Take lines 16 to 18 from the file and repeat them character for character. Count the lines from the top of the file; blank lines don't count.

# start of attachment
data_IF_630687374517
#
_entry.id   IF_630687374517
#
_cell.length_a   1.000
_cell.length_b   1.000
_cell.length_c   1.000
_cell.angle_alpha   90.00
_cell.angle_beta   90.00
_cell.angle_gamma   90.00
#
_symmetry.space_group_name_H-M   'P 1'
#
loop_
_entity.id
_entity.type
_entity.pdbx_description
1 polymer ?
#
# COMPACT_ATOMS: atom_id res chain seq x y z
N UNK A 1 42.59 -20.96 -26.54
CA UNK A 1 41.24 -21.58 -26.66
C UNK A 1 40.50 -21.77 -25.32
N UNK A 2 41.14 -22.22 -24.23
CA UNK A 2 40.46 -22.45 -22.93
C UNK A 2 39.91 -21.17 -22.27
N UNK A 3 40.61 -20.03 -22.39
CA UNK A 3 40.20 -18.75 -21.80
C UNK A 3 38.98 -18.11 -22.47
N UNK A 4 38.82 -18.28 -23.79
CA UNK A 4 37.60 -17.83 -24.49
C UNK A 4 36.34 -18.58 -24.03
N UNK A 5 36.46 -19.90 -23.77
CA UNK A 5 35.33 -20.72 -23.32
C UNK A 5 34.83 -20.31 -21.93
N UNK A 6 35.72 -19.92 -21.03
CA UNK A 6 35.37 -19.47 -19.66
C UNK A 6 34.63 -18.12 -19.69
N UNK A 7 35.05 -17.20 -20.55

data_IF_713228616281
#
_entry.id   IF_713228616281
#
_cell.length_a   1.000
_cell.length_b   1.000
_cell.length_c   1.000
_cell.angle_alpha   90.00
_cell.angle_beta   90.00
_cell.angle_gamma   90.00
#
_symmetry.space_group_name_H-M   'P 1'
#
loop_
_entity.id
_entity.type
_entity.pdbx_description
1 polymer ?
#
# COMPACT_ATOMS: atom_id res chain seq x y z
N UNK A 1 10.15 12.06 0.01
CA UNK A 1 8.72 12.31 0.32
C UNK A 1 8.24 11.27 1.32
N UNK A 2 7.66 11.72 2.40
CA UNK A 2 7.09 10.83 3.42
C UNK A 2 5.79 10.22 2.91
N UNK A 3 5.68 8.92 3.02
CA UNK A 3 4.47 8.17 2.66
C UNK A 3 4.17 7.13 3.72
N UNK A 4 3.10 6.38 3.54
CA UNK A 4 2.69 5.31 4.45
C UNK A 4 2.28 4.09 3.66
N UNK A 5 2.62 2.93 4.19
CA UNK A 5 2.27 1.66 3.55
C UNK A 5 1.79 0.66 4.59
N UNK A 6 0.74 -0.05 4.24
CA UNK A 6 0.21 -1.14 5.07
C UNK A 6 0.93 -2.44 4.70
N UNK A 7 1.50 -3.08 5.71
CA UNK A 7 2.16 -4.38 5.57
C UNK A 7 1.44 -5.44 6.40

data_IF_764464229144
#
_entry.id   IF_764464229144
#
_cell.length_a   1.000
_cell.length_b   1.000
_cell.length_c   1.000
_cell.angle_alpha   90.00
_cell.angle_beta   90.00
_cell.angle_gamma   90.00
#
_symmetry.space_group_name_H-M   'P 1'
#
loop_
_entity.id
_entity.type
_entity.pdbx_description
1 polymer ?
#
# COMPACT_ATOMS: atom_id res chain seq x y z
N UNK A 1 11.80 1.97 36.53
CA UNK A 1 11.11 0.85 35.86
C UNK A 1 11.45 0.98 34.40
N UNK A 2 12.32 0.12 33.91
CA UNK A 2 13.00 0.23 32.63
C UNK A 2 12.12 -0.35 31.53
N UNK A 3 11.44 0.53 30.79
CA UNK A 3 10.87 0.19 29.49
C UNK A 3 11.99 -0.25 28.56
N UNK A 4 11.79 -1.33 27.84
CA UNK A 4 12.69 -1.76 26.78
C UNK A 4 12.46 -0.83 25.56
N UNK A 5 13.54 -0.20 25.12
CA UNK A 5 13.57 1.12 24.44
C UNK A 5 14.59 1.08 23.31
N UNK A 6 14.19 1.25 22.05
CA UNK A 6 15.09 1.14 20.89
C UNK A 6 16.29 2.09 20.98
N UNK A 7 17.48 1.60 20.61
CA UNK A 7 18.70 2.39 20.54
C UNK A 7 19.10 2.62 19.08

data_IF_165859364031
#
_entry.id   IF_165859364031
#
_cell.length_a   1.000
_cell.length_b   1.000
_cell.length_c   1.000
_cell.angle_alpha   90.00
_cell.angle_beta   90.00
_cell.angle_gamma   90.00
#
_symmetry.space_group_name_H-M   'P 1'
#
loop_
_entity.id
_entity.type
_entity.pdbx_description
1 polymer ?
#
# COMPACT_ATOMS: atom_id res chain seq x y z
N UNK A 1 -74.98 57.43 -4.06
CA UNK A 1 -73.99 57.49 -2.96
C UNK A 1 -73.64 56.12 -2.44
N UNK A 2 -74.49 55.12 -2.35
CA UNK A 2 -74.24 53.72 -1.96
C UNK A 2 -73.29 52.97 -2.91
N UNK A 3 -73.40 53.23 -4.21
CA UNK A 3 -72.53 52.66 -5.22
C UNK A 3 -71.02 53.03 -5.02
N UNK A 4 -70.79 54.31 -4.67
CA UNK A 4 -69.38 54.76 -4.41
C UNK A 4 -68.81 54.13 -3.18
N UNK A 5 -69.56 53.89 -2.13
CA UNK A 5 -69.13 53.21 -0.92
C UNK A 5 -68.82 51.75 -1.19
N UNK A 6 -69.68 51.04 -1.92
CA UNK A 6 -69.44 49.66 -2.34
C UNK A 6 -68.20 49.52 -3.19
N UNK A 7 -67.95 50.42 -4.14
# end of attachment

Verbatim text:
_entity.type
_entity.pdbx_description
1 polymer ?